Strategic Planning

A vision statement is the image or state to which an organization aspires. It emphasizes the dream of where the association will be at a specific time, usually in three or more years. The values governing the operation of the business and its conduct or relationships with society at large, customers, suppliers, employees, the local community and other stakeholders is the first step in developing a strategic plan.

The next step is to set goals that the organization must achieve. Goals are general statements about what the organization should accomplish to meet its mission and to address major issues facing the organization. The goals should be set for three or five years as well. After setting its goals, the organization should identify specific strategies that must be implemented to reach each goal. Small organizations usually do not identify strategies.

After deciding on the strategies, organizations should draft action plans to implement each of them. These are the specific activities that each major department must undertake to ensure the achievement of goals.

Issue-based plans are most often prepared and implemented by organizations with limited resources and existing major issues. To prepare such a plan an organization should first draft a list of major issues and then brainstorm ideas for each of them. Usually these plans are short-term, for nine or 12 months.

The alignment model is creating a mission that is in line with the resources of an organization. Scenario planning could be combined with other models. It may be useful in identifying strategic issues and goals.

Organization and management sciences today are focusing their attention on naturalistic approaches to development. One of the most prominent approaches is called "self-organizing" systems or organic models of strategic planning. These are systems that develop primarily according to certain values, rather than according to specific procedures.

Biological systems (people, plants, animals) are examples of self-organizing systems. They might grow in any variety of ways, which are rarely sequential in nature. However, these biological systems always develop according to certain key principles or values, such as propagation of their species and self-preservation.

In the organic approach to strategic planning the first step is to define stakeholders' vision and values and then each person can establish an individual plan. Each individual reports results of their actions to the whole group or organization together with updates for the vision and values.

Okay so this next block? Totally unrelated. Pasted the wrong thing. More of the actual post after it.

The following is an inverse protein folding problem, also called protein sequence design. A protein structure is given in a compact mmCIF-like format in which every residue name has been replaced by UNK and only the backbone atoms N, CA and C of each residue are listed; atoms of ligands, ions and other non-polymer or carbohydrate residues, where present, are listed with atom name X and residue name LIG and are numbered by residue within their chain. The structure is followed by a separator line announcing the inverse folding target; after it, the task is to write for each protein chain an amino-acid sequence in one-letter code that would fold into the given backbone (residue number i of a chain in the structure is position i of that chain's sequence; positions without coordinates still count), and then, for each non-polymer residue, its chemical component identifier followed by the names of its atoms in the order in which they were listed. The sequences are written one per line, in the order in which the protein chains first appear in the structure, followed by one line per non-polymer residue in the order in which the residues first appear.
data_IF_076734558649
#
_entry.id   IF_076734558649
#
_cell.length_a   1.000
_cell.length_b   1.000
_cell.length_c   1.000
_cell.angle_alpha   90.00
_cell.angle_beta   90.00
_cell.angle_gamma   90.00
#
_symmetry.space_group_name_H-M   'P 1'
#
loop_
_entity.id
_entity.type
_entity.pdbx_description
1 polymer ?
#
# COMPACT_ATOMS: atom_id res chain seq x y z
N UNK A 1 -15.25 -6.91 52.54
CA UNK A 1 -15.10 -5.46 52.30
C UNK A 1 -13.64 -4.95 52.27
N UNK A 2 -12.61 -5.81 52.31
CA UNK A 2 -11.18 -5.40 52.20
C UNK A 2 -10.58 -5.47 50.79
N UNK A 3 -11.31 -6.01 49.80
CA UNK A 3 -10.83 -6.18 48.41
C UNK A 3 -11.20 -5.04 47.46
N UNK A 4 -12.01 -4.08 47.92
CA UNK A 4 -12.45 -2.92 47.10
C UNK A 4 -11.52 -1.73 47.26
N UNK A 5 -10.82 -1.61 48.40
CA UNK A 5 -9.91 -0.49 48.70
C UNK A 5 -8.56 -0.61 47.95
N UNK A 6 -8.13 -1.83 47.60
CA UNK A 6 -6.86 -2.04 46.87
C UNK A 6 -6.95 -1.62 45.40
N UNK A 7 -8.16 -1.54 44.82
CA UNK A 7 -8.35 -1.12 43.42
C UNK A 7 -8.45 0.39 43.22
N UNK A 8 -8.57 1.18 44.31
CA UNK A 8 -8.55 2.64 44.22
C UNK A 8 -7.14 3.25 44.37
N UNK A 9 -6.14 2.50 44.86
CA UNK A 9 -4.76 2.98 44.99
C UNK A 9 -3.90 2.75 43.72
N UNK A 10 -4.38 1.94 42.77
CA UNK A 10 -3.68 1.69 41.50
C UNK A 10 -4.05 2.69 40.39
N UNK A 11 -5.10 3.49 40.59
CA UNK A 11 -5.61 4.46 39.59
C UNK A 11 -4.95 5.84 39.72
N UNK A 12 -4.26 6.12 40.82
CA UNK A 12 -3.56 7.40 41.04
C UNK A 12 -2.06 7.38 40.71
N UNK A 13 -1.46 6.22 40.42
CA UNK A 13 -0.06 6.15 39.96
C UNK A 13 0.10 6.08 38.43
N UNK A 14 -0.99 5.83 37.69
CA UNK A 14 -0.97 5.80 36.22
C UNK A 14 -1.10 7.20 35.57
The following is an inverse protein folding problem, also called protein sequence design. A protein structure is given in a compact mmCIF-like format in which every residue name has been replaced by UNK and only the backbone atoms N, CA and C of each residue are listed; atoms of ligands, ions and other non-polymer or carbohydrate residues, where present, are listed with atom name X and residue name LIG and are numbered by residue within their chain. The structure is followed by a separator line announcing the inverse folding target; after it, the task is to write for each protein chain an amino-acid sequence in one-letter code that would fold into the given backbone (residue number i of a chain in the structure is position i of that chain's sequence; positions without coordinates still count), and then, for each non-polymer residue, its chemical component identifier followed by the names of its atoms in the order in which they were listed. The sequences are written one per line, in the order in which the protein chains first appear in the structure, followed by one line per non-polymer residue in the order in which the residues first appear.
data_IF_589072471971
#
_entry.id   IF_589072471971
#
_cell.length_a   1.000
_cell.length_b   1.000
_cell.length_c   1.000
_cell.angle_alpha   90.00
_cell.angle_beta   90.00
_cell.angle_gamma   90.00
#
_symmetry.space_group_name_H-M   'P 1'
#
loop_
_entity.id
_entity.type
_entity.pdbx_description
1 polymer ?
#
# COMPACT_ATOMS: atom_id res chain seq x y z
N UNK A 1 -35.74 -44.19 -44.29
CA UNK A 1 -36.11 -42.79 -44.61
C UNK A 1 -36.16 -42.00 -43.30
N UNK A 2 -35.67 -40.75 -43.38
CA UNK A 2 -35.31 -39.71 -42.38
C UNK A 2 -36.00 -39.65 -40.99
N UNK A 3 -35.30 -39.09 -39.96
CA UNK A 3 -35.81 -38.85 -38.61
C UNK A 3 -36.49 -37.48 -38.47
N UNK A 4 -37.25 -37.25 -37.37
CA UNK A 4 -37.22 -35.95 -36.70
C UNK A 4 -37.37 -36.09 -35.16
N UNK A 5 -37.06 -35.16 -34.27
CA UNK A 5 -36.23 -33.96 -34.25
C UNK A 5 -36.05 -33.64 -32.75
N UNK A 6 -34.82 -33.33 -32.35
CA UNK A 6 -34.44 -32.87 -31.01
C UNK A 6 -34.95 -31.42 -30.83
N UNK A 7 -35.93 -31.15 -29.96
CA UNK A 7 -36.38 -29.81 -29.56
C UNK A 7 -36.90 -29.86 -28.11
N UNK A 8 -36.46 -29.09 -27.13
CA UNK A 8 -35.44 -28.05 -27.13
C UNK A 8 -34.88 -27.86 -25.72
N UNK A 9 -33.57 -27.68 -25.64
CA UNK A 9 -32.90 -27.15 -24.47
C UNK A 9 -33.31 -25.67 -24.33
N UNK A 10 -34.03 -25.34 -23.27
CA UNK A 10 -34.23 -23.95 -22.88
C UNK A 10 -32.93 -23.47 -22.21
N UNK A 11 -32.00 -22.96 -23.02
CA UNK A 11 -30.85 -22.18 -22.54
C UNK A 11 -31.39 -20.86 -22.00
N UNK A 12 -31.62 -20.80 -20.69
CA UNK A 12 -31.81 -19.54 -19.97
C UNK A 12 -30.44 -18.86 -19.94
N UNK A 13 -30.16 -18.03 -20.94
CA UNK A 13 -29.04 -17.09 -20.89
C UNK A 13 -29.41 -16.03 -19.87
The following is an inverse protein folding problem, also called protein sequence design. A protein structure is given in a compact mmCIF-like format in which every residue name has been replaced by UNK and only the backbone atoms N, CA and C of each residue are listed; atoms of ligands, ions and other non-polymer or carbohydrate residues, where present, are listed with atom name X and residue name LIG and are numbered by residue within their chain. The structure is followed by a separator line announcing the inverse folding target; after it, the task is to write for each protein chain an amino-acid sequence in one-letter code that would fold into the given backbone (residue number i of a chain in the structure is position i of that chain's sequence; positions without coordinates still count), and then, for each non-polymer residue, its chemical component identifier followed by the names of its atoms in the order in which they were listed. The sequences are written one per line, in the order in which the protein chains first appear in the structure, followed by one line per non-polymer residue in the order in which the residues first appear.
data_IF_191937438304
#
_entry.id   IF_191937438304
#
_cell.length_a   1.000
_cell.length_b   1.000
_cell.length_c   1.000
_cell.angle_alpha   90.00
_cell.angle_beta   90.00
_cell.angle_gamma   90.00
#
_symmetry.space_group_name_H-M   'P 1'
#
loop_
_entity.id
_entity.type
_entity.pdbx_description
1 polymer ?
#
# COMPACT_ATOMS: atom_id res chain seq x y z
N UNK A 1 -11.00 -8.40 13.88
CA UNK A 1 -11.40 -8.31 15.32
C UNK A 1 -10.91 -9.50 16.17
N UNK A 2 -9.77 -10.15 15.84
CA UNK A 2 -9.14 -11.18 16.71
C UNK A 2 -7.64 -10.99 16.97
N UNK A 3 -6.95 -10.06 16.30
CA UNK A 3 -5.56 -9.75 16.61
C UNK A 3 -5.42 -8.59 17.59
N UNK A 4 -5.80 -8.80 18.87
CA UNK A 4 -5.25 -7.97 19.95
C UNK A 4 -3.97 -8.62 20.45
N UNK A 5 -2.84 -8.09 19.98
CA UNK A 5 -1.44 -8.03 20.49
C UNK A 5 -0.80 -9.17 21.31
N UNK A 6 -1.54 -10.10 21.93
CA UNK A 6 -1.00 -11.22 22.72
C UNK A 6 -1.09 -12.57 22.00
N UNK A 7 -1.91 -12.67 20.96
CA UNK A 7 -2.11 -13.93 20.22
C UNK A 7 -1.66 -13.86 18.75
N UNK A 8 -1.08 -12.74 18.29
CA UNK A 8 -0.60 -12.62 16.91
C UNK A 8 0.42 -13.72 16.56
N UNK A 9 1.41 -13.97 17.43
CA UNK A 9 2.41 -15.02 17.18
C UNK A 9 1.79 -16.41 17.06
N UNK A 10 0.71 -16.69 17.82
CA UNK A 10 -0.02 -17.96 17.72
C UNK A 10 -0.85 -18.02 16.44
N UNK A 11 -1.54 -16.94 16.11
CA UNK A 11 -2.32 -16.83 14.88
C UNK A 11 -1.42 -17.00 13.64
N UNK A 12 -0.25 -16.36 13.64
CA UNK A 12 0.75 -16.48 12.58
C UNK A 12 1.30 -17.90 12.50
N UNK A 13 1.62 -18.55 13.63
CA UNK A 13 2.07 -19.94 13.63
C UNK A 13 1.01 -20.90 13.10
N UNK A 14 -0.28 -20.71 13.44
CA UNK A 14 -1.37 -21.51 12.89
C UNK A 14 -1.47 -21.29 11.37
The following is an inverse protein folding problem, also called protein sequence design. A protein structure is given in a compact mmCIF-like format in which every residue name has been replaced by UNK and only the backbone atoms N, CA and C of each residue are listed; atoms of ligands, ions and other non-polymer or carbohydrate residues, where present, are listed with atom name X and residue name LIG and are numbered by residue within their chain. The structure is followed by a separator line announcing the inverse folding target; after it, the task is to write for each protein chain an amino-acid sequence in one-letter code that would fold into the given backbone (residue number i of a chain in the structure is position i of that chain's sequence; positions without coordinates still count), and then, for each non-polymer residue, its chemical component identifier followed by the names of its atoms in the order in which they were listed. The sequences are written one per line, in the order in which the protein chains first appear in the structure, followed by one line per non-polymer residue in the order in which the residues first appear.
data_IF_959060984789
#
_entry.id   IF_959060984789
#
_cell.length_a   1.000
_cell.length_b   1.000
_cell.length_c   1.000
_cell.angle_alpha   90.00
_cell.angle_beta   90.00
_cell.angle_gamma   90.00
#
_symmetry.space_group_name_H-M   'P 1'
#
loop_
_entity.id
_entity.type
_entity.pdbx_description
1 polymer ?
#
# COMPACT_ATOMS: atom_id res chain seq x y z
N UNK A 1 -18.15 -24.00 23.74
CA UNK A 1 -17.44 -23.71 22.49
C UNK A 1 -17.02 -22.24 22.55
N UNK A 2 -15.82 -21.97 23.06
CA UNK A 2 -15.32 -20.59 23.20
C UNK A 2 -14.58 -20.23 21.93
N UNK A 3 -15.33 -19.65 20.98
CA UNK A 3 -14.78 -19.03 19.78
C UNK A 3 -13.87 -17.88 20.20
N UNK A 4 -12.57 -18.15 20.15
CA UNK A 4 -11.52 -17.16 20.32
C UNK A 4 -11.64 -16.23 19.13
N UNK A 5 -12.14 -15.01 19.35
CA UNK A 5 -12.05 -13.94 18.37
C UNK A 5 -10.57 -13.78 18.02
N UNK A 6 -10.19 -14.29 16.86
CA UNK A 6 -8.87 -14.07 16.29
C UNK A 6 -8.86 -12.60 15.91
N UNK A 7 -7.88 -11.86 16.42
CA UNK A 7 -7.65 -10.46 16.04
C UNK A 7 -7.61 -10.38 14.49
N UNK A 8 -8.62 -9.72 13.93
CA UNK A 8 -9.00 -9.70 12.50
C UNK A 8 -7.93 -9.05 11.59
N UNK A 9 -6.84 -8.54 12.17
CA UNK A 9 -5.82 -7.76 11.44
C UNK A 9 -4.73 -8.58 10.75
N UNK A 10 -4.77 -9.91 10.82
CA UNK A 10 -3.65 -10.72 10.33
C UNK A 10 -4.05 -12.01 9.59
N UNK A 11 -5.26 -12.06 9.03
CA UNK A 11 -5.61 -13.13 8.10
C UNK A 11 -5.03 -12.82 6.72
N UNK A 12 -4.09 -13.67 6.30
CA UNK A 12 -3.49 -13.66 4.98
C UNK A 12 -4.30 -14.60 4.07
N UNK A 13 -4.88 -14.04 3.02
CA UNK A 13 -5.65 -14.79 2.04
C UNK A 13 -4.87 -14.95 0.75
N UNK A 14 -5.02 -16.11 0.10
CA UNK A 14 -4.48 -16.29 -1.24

Some strategic plans include only top-level information and no action plans.

One of the most useful tools for strategic planning is the SWOT analysis. The main objective of this tool is to analyze internal strategic factors, strengths and weaknesses attributed to the organization, and external factors beyond control of the organization, opportunities and threats. Another popular tool is the Balanced Scorecards, which creates a systematic framework for strategic planning.

Some organizations hire external experts to help with the draft of a strategic plan - consultants who provide advising and expertise. These consultants sometimes do evaluation of the organization to assess its strong and weak sides.

Selected full-text books and articles on this topic

Strategics: The Art and Science of Holistic Strategy
William J. Cook Jr.
Quorum Books, 2000
From Management Goal Setting to Organizational Results: Transforming Strategies into Action
Keith Curtis.
Quorum Books, 1994
Market Power and Business Strategy: In Search of the Unified Organization
Joseph David Morris Jr.
Quorum Books, 1996
Strategic Management and Core Competencies: Theory and Application
Anders Drejer.
Quorum Books, 2002
Strategic Management Methodology: Generally Accepted Principles for Practitioners
C. W. Roney.
Praeger, 2004
Resources, Firms, and Strategies: A Reader in the Resource-Based Perspective
Nicolai J. Foss.
Oxford University Press, 1997
Strategic Operations Management: The New Competitive Advantage
Robert H. Lowson.
Routledge, 2002
The Success Paradigm: Creating Organizational Effectiveness through Quality and Strategy
Michael E. Friesen; James A. Johnson.
Quorum Books, 1995
Strategic Planning for Public Managers
James L. Mercer.
Quorum Books, 1991
Handbook of Strategic Planning for Nonprofit Organizations
Siri N. Espy.
Praeger, 1986
The Learning Organization and Strategic Change
Rowden, Robert W.
SAM Advanced Management Journal, Vol. 66, No. 3, Summer 2001
Tired of Strategic Planning? Many Companies Get Little Value from Their Annual Strategic-Planning Process. It Should Be Redesigned to Support Real-Time Strategy Making and to Encourage 'Creative Accidents'
Beinhocker, Eric D.; Kaplan, Sarah.
The McKinsey Quarterly, Summer 2002
Technology at the Top: Developing Strategic Planning Support Systems
Townsend, Anthony M.; DeMarie, Samuel M.; Hendrickson, Anthony R.; Whitman, Michael E.
SAM Advanced Management Journal, Vol. 65, No. 1, Winter 2000
Effective Strategic Planning. (Lefty's Corner)
Lefkowith, Dave "Lefty".
Management Quarterly, Vol. 42, No. 1, Spring 2001
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